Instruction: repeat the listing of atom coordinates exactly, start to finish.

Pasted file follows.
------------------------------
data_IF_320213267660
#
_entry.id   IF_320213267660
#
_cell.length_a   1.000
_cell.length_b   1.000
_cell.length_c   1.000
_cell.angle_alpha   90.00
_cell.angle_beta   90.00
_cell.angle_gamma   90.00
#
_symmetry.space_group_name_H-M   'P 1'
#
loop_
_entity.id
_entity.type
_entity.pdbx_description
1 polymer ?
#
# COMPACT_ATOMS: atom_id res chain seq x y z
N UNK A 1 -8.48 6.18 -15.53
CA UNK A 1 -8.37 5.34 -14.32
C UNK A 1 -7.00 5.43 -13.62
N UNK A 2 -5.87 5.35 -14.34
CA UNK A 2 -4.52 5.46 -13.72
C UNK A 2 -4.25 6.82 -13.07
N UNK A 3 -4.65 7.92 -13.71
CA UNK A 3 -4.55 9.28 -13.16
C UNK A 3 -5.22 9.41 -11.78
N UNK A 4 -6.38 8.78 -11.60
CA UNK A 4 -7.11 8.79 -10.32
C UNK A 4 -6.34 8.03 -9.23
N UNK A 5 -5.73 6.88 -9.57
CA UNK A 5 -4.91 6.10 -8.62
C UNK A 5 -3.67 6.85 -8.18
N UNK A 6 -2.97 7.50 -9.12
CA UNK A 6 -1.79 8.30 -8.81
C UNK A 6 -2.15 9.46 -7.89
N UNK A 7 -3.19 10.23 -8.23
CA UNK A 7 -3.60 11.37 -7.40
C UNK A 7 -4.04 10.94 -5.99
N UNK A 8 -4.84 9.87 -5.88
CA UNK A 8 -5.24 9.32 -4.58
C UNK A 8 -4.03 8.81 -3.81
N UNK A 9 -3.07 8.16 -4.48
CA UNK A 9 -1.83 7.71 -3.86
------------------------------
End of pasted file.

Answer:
data_IF_320213267660
#
_entry.id   IF_320213267660
#
_cell.length_a   1.000
_cell.length_b   1.000
_cell.length_c   1.000
_cell.angle_alpha   90.00
_cell.angle_beta   90.00
_cell.angle_gamma   90.00
#
_symmetry.space_group_name_H-M   'P 1'
#
loop_
_entity.id
_entity.type
_entity.pdbx_description
1 polymer ?
#
# COMPACT_ATOMS: atom_id res chain seq x y z
N UNK A 1 -8.48 6.18 -15.53
CA UNK A 1 -8.37 5.34 -14.32
C UNK A 1 -7.00 5.43 -13.62
N UNK A 2 -5.87 5.35 -14.34
CA UNK A 2 -4.52 5.46 -13.72
C UNK A 2 -4.25 6.82 -13.07
N UNK A 3 -4.65 7.92 -13.71
CA UNK A 3 -4.55 9.28 -13.16
C UNK A 3 -5.22 9.41 -11.78
N UNK A 4 -6.38 8.78 -11.60
CA UNK A 4 -7.11 8.79 -10.32
C UNK A 4 -6.34 8.03 -9.23
N UNK A 5 -5.73 6.88 -9.57
CA UNK A 5 -4.91 6.10 -8.62
C UNK A 5 -3.67 6.85 -8.18
N UNK A 6 -2.97 7.50 -9.12
CA UNK A 6 -1.79 8.30 -8.81
C UNK A 6 -2.15 9.46 -7.89
N UNK A 7 -3.19 10.23 -8.23
CA UNK A 7 -3.60 11.37 -7.40
C UNK A 7 -4.04 10.94 -5.99
N UNK A 8 -4.84 9.87 -5.88
CA UNK A 8 -5.24 9.32 -4.58
C UNK A 8 -4.03 8.81 -3.81
N UNK A 9 -3.07 8.16 -4.48
CA UNK A 9 -1.83 7.71 -3.86